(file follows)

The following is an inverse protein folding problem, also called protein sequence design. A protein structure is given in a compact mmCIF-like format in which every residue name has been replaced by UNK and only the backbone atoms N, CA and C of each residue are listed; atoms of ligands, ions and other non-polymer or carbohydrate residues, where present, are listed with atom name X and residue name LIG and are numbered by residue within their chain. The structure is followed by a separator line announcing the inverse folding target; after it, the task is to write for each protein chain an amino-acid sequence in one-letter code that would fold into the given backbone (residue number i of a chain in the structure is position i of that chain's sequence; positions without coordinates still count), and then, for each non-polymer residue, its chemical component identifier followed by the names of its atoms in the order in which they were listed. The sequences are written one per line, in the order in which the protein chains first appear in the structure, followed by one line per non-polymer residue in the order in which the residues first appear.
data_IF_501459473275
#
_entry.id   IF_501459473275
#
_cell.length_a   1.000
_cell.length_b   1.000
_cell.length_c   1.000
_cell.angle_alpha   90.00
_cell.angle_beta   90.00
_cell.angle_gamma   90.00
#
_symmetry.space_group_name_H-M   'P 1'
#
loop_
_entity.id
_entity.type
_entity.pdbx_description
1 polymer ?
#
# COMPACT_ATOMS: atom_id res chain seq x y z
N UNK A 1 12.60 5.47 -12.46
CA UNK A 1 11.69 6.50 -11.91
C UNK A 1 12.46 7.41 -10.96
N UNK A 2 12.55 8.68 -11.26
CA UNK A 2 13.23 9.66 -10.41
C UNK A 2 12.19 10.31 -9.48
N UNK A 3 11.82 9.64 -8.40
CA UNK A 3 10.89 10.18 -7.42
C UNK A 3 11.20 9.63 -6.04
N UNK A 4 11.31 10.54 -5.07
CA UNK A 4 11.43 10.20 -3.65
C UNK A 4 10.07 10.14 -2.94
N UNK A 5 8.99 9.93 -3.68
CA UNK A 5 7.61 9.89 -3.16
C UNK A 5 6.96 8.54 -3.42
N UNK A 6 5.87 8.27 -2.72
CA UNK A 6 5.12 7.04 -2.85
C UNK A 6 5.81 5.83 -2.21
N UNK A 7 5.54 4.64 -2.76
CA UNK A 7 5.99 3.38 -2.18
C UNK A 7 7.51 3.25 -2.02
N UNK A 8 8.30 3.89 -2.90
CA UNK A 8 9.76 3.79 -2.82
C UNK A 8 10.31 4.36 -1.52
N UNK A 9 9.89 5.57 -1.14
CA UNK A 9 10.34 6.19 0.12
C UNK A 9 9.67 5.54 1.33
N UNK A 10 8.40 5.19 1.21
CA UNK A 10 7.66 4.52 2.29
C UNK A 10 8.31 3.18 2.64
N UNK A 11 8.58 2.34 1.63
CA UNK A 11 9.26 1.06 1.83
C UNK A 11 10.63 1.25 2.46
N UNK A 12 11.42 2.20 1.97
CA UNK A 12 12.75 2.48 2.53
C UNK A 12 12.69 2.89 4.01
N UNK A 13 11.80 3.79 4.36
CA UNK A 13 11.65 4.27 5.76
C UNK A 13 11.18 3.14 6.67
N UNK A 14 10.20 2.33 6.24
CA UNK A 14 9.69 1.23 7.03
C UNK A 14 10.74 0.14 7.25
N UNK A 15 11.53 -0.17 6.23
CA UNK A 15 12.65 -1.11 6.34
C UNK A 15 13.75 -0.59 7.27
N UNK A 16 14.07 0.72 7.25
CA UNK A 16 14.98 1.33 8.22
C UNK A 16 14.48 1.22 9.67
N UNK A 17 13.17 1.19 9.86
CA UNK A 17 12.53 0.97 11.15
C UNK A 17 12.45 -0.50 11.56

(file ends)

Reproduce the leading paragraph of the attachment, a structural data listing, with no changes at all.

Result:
The following is an inverse protein folding problem, also called protein sequence design. A protein structure is given in a compact mmCIF-like format in which every residue name has been replaced by UNK and only the backbone atoms N, CA and C of each residue are listed; atoms of ligands, ions and other non-polymer or carbohydrate residues, where present, are listed with atom name X and residue name LIG and are numbered by residue within their chain. The structure is followed by a separator line announcing the inverse folding target; after it, the task is to write for each protein chain an amino-acid sequence in one-letter code that would fold into the given backbone (residue number i of a chain in the structure is position i of that chain's sequence; positions without coordinates still count), and then, for each non-polymer residue, its chemical component identifier followed by the names of its atoms in the order in which they were listed. The sequences are written one per line, in the order in which the protein chains first appear in the structure, followed by one line per non-polymer residue in the order in which the residues first appear.